Group: Super Admins
Joined: Dec. 1999
||Posted: Jan. 09 2017, 15:26
|Quote (larstangmark @ Jan. 08 2017, 11:26)|
|When you think about it, a man in his young twenties can't articulate his own wishes and preferences, can he? He's busy trying to please people around him.|
I find this really interesting. Was Mike trying to please people around him? Hmm! I think that's a complex one, and likely one where I'd want to do a lot more digging and thinking than I've done so far before coming to any kind of conclusion...
Certainly I think he was balancing the pressure from the record company with his need to process the world around him through his music. He took all that he had and put it into Tubular Bells, then seems to have felt that Hergest Ridge was rather forced out of him at a time when he wasn't ready for it.
I got curious enough about the process of how Ommadawn came to be born, the balance of internal versus external input and so on, that I asked Les Penning about it. I find his input interesting because once you're listening for it, Les's recorders are absolutely all over Ommadawn, and the pair of them spent a lot of time together in the years Mike was in Kington. So I came to a question which I think is really relevant to what you've said...how much did Mike have a clear idea in his head of what he wanted? The answer:
"He knew what he wanted, that’s without a doubt. He didn’t always know how to achieve it. But he didn’t always know that he wanted what he wanted, and that’s what I had to supply, to try and get out of him what he did want. And of course the instruments themselves have limitations, but they also can do things which a lot of people don’t think they can do, and...between the two of us, we...well, made it sound like it sounds."
I think I should probably qualify that "between the two of us" remark, because it was clearer in context - he was referring to the parts where he had input, as opposed to claiming that the album was the work of him and Mike alone. But...does that give a bit more of an idea of where he was at, in terms of his own wishes and how they were articulated?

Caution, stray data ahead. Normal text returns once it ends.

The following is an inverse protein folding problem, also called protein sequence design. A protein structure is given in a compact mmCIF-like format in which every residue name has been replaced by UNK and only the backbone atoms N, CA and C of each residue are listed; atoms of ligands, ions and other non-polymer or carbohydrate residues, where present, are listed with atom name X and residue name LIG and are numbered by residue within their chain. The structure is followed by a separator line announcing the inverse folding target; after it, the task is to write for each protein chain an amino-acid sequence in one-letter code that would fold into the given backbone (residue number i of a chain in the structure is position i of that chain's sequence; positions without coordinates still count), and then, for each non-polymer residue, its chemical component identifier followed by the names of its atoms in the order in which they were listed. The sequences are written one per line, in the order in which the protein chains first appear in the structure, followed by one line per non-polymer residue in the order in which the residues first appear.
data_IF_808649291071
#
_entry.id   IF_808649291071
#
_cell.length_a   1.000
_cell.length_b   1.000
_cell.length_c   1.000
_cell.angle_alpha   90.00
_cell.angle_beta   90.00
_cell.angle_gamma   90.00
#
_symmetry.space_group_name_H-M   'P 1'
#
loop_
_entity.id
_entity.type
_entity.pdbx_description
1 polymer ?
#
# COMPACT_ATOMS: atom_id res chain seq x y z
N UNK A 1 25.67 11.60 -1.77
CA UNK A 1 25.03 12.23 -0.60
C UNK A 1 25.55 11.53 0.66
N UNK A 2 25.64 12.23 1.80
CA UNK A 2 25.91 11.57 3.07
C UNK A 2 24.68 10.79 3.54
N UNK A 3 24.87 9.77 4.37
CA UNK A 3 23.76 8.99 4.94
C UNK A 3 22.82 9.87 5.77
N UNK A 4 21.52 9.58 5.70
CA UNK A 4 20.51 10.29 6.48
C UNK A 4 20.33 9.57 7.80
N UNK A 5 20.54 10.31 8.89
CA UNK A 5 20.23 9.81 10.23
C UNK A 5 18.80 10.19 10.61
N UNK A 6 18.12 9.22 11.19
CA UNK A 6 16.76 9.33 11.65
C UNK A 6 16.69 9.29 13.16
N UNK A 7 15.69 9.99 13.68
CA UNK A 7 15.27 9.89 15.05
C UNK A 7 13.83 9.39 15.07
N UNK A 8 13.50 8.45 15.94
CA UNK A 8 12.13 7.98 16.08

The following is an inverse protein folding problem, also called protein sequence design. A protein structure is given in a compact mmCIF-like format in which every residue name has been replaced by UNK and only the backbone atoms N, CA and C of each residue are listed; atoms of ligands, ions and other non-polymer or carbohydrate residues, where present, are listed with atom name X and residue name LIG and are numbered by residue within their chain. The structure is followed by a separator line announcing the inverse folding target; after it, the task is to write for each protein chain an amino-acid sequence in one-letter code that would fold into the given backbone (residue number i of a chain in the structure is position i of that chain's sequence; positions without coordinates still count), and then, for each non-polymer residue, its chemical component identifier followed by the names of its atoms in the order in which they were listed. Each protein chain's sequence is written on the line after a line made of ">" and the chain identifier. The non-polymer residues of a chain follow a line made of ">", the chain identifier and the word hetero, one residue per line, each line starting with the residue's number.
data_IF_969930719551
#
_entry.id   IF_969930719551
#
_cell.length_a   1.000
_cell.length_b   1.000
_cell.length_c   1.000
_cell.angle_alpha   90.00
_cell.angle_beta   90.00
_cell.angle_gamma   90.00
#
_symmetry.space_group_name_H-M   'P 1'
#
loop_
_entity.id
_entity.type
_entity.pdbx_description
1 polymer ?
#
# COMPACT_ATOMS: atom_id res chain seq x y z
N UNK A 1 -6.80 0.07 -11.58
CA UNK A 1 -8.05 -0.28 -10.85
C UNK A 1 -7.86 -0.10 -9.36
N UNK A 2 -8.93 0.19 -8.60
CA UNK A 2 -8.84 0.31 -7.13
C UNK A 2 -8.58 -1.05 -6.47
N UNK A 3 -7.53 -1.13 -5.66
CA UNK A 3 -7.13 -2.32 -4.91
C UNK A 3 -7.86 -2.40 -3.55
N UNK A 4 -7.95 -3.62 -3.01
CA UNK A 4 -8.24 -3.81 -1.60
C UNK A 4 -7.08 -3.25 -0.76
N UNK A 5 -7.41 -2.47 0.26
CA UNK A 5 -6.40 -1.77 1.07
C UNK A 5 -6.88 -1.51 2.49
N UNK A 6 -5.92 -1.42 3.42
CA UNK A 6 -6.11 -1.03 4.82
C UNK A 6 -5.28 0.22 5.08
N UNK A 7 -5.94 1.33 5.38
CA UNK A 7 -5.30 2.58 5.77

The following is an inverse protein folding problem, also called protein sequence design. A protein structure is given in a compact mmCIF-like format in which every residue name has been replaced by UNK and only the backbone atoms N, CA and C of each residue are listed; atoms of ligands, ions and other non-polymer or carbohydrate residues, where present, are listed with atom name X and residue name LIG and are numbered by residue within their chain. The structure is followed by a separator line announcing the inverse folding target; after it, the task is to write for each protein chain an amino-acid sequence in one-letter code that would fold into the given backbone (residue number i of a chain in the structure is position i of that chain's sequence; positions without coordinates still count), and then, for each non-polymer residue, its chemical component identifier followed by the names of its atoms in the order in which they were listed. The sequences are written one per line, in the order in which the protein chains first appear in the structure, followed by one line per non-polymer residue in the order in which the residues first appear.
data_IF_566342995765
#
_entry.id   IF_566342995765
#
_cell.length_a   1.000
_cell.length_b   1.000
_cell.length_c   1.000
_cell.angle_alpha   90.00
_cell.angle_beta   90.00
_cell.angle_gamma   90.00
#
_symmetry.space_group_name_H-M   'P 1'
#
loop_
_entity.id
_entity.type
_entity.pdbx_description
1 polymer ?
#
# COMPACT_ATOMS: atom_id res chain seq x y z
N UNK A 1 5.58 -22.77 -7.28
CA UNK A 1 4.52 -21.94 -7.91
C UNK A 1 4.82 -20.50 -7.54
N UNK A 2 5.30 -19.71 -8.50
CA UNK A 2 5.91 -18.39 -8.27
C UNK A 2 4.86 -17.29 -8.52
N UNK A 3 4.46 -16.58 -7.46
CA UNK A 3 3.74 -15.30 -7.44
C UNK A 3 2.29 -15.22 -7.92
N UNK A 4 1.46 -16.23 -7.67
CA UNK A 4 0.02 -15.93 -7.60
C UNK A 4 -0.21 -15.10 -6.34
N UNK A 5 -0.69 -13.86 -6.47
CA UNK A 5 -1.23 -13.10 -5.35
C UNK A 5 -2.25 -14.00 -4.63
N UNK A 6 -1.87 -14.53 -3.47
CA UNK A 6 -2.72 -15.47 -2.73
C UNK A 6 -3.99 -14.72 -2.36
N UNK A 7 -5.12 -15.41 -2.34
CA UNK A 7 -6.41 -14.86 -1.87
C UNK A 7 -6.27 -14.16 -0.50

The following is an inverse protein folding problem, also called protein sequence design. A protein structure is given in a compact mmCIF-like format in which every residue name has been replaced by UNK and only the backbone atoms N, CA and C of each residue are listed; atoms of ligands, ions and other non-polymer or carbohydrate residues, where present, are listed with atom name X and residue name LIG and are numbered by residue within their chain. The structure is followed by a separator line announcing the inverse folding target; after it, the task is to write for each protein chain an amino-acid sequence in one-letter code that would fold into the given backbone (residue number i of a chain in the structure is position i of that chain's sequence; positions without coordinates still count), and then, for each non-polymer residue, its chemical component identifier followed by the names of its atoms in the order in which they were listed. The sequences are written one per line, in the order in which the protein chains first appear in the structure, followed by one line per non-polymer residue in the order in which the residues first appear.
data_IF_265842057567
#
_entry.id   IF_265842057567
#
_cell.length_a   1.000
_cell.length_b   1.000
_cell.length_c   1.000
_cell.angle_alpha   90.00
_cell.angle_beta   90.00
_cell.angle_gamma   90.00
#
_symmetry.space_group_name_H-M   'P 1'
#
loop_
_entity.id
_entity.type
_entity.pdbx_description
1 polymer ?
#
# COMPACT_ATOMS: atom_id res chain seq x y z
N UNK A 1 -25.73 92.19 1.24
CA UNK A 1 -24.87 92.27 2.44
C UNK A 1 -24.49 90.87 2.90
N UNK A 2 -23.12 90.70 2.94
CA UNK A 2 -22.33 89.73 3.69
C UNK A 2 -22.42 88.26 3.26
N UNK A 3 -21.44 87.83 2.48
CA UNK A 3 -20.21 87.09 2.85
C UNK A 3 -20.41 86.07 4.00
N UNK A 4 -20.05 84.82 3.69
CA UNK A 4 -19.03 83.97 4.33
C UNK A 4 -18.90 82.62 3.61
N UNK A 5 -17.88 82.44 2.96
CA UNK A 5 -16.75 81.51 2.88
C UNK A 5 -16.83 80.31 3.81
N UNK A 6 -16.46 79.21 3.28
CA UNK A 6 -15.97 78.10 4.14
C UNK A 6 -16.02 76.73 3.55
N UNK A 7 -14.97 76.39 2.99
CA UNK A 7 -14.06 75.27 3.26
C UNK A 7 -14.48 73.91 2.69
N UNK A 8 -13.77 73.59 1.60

I suppose now, the question is whether that's a situation that's actually changed. Does he now have a more concrete idea of exactly what he wants on his album, or is it still really a case of knowing what he wants to achieve, but still being open as to exactly how the details of that are going to pan out? I found it interesting that he'd been asking on Facebook about mistakes and whether he should keep them in to add character - I personally find that those often fall into that "I'll know it when I hear it" category, in that sometimes I'll have an "I didn't mean to do that, but I actually quite like it" moment. While it's not exactly the same as having the input of another musician, I think those moments can have a similar function - they can sometimes turn out to be things which better fit what we were trying to achieve than the initial idea did.
Sometimes, of course, they just sound horrible and ruin it. That makes Mike's question a bit difficult to answer - the only reply can really be "use your judgement and ask whether it fits the character of what you're aiming for."
I wouldn't go as far as to say that Mike didn't have a clue what he was doing in the early 70s, but it does sometimes feel, from things like that question, and his comments about people not liking Tubular Bells 2003 as much, that he has the sense that people hear something very different in those albums to what he does...that maybe there's a secret to them which he can't quite put his finger on.
Has he worked that one out now? Time (and a listen to the new album) will tell, I suppose